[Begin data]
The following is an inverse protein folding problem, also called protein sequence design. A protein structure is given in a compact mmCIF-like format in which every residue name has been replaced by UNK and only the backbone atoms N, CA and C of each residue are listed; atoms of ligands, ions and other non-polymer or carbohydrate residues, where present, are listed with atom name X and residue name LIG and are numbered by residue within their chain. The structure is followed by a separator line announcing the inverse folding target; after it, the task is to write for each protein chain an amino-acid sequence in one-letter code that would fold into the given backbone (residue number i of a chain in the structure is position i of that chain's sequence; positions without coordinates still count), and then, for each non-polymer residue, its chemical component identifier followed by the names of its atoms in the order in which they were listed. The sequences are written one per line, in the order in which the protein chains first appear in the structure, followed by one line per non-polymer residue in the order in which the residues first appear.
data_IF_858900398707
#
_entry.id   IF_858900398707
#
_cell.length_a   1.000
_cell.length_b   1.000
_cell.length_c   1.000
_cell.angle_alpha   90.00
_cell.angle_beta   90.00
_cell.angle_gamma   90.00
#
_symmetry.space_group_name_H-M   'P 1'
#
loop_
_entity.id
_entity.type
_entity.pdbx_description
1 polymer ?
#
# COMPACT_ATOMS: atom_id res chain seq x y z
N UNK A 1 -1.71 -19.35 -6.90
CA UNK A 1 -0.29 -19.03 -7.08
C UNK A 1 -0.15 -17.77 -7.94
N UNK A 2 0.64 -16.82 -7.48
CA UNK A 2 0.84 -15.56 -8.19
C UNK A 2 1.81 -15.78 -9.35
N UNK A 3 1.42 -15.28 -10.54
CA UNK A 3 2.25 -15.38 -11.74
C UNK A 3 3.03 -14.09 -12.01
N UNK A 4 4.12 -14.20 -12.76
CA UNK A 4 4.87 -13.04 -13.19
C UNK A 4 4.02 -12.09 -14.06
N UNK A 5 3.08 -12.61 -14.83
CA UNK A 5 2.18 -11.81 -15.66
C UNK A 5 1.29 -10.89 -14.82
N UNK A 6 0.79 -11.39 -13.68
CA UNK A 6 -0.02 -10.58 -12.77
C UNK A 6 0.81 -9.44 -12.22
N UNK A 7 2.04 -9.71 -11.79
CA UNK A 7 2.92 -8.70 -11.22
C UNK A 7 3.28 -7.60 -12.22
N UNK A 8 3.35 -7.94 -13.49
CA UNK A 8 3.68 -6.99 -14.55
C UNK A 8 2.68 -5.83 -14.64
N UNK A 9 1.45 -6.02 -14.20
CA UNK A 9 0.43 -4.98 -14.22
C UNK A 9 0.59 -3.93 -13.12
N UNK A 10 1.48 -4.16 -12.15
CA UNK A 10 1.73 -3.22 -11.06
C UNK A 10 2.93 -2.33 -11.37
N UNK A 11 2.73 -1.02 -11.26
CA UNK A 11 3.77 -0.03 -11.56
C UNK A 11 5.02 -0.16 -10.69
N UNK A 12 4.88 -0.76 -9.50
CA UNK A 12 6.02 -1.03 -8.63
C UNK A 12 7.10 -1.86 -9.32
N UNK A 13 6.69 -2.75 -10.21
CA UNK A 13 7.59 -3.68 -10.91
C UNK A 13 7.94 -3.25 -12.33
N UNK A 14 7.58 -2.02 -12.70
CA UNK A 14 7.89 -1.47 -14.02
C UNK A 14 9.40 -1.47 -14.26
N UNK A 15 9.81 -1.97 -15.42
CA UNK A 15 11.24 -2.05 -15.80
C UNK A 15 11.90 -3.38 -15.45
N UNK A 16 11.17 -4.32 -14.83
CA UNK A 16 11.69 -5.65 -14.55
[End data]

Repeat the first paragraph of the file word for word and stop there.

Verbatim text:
The following is an inverse protein folding problem, also called protein sequence design. A protein structure is given in a compact mmCIF-like format in which every residue name has been replaced by UNK and only the backbone atoms N, CA and C of each residue are listed; atoms of ligands, ions and other non-polymer or carbohydrate residues, where present, are listed with atom name X and residue name LIG and are numbered by residue within their chain. The structure is followed by a separator line announcing the inverse folding target; after it, the task is to write for each protein chain an amino-acid sequence in one-letter code that would fold into the given backbone (residue number i of a chain in the structure is position i of that chain's sequence; positions without coordinates still count), and then, for each non-polymer residue, its chemical component identifier followed by the names of its atoms in the order in which they were listed. The sequences are written one per line, in the order in which the protein chains first appear in the structure, followed by one line per non-polymer residue in the order in which the residues first appear.